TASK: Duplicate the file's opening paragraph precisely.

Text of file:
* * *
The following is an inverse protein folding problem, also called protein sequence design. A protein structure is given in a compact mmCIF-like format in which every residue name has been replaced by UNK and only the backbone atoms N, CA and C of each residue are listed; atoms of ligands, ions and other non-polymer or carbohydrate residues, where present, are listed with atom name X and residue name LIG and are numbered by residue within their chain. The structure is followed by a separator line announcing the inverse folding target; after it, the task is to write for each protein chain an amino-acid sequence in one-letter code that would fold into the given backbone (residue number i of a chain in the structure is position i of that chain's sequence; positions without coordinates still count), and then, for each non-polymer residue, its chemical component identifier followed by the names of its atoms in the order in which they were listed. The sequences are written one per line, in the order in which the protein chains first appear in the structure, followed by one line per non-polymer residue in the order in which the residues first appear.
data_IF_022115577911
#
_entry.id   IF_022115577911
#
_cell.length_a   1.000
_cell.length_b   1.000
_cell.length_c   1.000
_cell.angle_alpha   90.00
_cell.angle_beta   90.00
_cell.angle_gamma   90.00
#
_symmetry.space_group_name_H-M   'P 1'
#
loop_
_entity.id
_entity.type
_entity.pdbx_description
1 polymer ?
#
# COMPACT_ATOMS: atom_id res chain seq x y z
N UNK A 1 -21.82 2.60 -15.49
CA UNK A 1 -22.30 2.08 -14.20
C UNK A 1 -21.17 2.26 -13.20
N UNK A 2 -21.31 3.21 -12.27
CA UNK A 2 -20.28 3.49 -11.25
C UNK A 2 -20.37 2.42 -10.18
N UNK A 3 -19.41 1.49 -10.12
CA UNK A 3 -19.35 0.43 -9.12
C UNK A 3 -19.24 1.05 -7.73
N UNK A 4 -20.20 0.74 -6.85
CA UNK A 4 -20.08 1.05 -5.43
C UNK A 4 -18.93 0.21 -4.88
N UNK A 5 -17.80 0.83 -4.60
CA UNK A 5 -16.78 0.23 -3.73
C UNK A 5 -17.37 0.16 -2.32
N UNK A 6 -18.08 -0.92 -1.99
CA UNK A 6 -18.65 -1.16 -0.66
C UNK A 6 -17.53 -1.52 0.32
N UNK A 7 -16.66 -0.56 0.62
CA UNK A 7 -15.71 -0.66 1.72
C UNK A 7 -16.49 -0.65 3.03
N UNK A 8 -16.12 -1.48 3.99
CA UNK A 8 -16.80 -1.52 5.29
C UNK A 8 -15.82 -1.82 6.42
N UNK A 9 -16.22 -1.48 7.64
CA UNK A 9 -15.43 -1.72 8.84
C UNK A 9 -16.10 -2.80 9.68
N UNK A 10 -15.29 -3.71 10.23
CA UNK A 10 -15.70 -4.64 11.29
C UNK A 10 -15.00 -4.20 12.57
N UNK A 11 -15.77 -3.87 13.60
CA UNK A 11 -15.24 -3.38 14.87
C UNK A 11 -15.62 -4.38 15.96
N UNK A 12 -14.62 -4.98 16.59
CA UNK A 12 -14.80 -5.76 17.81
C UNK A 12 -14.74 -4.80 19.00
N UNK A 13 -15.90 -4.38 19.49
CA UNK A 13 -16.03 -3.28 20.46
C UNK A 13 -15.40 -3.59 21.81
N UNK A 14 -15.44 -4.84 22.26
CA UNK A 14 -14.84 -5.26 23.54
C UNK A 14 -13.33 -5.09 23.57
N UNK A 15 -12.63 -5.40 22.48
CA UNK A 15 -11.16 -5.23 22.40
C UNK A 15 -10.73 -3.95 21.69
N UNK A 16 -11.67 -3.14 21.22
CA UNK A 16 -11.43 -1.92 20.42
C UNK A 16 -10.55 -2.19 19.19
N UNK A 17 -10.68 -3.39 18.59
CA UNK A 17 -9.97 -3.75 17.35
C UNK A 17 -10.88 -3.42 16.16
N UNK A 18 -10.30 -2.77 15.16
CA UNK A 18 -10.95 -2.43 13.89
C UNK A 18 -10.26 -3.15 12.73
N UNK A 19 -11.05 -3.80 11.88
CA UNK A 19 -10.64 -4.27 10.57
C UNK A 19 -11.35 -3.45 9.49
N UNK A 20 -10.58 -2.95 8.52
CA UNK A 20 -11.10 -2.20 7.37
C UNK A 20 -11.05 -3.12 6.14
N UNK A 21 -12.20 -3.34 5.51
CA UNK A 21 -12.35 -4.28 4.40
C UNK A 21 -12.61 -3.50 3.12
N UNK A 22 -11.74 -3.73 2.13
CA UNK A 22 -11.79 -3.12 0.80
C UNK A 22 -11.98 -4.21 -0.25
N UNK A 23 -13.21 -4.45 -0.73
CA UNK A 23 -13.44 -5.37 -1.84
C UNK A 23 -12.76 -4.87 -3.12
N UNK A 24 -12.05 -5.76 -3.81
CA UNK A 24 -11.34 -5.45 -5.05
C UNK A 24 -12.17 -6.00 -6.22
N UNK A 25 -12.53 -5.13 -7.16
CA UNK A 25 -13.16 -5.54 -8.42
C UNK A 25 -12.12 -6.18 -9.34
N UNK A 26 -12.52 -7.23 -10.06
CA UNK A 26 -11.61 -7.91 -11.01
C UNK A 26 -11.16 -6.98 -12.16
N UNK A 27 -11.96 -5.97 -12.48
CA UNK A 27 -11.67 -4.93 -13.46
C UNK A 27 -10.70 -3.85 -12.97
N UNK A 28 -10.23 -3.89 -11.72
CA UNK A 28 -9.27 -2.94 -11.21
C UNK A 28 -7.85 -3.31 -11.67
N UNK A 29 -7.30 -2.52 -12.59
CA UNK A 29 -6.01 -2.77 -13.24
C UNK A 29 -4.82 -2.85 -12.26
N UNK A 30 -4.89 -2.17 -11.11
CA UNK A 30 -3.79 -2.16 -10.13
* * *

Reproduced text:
The following is an inverse protein folding problem, also called protein sequence design. A protein structure is given in a compact mmCIF-like format in which every residue name has been replaced by UNK and only the backbone atoms N, CA and C of each residue are listed; atoms of ligands, ions and other non-polymer or carbohydrate residues, where present, are listed with atom name X and residue name LIG and are numbered by residue within their chain. The structure is followed by a separator line announcing the inverse folding target; after it, the task is to write for each protein chain an amino-acid sequence in one-letter code that would fold into the given backbone (residue number i of a chain in the structure is position i of that chain's sequence; positions without coordinates still count), and then, for each non-polymer residue, its chemical component identifier followed by the names of its atoms in the order in which they were listed. The sequences are written one per line, in the order in which the protein chains first appear in the structure, followed by one line per non-polymer residue in the order in which the residues first appear.